61. Conflict (saṃpheṭa) is known to include excitement, many fights, personal combats, deception, betrayal and much striking of weapons.
62. These are the Styles to be reckoned by the wise in connexion with the drama. Now listen about their application in different Sentiments, which I am going to tell you.
Styles according to Sentiments
63-64. The Style in the Erotic and Comic Sentiments should be Graceful, and in the Heroic, and the Marvellous Sentiments it should be Grand. And in the Terrible, the Odious and the Furious Sentiments one should use the Energetic Style, while the Verbal Style is applicable to the Pathetic and the Marvellous Sentiments.
65. I have spoken properly about the Histrionic Representation dependent on Words, Gestures, Sattva, which culminate in Styles. Now I shall treat of the Costumes and the Make-up used in the production of plays.
Here ends Chapter XXII of Bharata’s Nāṭyaśāstra, which treats of Styles
Footnotes and references:
Sāgaranandin explains the vṛtti differently. See NL, 1044ff.
The story of Nārāyaṇa’s reducing the three worlds into ‘a single ocean, occurs in the Rām. VII. 72; Kūrma P. XIII. See JK. under Viṣṇu (8) and Nārāyaṇa (8).
Madhu and Kaiṭabha charged Nārāyaṇa with the theft of the Vedas. Rām. VII. 72. See JK. under Kaiṭabha.
aṅgaiḥ here means āṅgikaiḥ and aṅgahāraiḥ.
See IV. 19-27, 170ff.
See XI. 49ff.
This is a clear instance of folk-etymology and does not really explain the origin of this Style. It possibly came from the Bharata tribe; see I. 41 f.n.
See above II note 2.
See above II note 2.
See above II note 2.
See XI. 74ff.
See IV. 170ff.
This is a different story about the origin of the vṛttis. See before 2-14.
NL. 1054ff. DR. II. 5; SD. 274, AP. modifies this def. by adding strīyuktā prākṛtoktītā, Haas, on DR. III. 5 (p.81).
Cf, NL. 1008-63; DR. III. 5; SD. 285.
Cf NL. 1070.71ff; DR. III. 6; SD. 286.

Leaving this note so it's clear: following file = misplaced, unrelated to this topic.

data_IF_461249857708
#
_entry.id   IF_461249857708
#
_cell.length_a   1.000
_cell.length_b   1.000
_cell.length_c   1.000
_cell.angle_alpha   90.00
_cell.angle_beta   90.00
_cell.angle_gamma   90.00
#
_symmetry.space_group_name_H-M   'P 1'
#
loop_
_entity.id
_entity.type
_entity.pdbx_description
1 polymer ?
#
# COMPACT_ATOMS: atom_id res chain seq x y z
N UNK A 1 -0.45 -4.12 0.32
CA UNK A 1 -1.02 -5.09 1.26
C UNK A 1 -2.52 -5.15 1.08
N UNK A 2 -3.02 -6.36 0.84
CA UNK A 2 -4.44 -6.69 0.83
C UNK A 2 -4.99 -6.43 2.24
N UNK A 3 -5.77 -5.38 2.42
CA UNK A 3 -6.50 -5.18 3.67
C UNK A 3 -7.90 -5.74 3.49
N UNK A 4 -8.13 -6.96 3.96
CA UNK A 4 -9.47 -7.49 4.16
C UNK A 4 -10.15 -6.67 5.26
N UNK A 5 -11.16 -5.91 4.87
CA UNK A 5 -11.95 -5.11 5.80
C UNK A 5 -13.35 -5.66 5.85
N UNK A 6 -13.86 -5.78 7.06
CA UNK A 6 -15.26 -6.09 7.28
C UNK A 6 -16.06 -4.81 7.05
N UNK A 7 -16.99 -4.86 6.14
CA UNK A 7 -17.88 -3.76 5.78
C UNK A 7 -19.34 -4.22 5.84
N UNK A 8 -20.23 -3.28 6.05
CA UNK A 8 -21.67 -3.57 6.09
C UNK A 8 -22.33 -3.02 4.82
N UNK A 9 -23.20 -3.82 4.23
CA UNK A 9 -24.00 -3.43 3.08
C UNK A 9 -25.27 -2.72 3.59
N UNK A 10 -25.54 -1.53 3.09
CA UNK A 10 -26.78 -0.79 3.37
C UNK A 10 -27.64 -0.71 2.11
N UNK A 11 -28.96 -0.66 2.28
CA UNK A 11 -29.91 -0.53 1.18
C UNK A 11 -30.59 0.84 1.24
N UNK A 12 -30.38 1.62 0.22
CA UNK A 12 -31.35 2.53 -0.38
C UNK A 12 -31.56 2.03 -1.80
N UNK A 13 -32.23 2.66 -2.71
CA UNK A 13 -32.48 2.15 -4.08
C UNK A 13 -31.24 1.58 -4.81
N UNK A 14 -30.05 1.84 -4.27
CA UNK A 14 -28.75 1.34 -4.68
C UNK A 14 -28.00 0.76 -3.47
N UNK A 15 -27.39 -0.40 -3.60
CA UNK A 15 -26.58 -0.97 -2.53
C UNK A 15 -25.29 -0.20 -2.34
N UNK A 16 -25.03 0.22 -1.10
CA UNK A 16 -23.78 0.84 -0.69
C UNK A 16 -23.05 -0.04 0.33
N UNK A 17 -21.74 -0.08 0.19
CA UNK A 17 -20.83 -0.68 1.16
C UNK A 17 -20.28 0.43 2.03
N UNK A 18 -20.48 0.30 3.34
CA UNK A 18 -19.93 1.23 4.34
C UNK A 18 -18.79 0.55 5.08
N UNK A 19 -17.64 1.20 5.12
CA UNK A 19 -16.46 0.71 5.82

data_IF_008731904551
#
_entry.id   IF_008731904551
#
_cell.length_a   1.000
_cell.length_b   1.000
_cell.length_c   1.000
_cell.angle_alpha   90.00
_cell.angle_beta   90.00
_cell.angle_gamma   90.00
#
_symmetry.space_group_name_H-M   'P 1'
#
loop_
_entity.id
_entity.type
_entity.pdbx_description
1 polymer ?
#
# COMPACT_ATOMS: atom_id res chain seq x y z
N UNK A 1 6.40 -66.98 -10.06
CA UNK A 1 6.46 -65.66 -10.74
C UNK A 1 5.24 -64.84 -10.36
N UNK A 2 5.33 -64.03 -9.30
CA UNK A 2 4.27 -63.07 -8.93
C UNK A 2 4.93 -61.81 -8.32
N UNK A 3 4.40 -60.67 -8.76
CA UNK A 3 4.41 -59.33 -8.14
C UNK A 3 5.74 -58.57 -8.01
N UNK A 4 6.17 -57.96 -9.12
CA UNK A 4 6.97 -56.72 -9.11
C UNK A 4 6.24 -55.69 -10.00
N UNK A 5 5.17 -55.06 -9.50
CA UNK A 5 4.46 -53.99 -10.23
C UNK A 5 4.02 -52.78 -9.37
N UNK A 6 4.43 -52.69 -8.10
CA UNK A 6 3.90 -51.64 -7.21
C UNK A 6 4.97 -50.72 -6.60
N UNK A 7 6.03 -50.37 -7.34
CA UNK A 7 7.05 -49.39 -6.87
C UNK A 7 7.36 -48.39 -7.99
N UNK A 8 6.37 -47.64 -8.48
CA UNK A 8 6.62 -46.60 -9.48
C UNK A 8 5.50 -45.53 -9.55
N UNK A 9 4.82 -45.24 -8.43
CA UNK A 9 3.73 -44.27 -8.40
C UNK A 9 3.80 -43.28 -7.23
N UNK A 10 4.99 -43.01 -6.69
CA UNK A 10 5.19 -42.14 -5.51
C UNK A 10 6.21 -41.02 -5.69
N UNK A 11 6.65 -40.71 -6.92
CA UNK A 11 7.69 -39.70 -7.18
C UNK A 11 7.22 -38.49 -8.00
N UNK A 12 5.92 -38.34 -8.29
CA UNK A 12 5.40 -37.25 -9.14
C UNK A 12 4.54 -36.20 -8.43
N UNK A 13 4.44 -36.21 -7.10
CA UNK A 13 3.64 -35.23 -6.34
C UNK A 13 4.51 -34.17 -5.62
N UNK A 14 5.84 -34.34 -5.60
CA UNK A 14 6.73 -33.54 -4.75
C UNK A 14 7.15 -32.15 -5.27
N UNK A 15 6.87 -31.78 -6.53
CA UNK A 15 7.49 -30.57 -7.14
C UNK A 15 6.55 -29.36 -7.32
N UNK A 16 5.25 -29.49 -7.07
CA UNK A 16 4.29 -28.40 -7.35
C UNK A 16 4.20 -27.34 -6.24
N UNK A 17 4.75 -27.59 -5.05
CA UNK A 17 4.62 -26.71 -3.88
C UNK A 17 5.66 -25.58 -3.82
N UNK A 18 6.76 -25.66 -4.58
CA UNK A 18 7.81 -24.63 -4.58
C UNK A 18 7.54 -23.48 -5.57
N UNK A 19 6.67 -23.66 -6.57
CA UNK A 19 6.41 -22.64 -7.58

Cf. NL. 1178-81, DR. III. 7 SD. 286.
Cf. NL. 11-88-89 DR. III. 8. SD. 287.
See XX.117 Cf. NL. 1189; DR. III. 14 SD. 288.
See XX. 118; NL. 1192. DR. III. 15; SD. 292.
Cf. NL. 1196; DR. III. 9; for an ex. see SD. 289.
See NL. 1201-1202; DR. III. 11; for an ex. see SD. 290.
Cf. NL. 1214-1215; SD. 291; for an ex. see DR. III. 10
i.e. actress, Jester or the Assistant. See 28 above.
See XX. 111ff.
See XX. 101ff.
See before 26-30.
This shows that no pathetic subject-matter should find a place in this Style.
See NL. 1234ff. SD. 416. DR. II. 53.
See NL. 1271-1273.
Cf. DR. II. 53 SD. 416, NL. 1274ff.
Cf. NL. 1276, 4278. also cf. DR. II. 54; SD. 416
Cf. DR. II. 55; SD. 419; NL. 1279-1282.
Cf. DR. II. 54; SD. 418, NL. 1288.
Cf. NL. 1208-1299; DR. II. 55; SD, 417.
See before 41, 44, 45.
Cf. SD. 411; DR. II. 47; NL. 1304ff.
Cf. DR. II. 48; SD, 411; NL. 1308ff.
Cf. DR. II. 48-50; SD. 412; NL. 1310.
Cf. NL. 1342-1343; DR. II. 51; SD. 413.
Cf. DR. II. 51; SD. 414; NL. 1336ff.
According to Sāgaranandin Ārabhatī is an aṅga of the Gauḍī-vṛtti: NL. 1385, Cf. DR. II. 52; SD. 415; NL. 1338f.
‘Many words’ probably mean altercation or verbal duel.
Cf. NL, 1348ff, DR. II. 56-57; SD. 420.
See above 55 note 2. C. adds one more def. (C.58) of the ārabhaṭī. In trans. it will be as follows: “That which includes excitement due to an application of the sixfold policy (ṣaḍguṇa), running away due to deception of the enemy, and that which relates to [material] gain or loss, is called the Energetic Style.
Cf. NL. 1356f. DR. II. 56-57. SD. 420.
Cf. DR. II. 57.58, SD. 422, NL, 1358f.
Cf. DR. II. 59. SD. 423; NL. 1368f
Cf. DR. II. 59. SD. 420; NL. 1372f.
Cf. DR. II. 50; SD. 421; NL. 1380f.
Cf. NL. 1059-1562. DR. II. 62; SD. 410.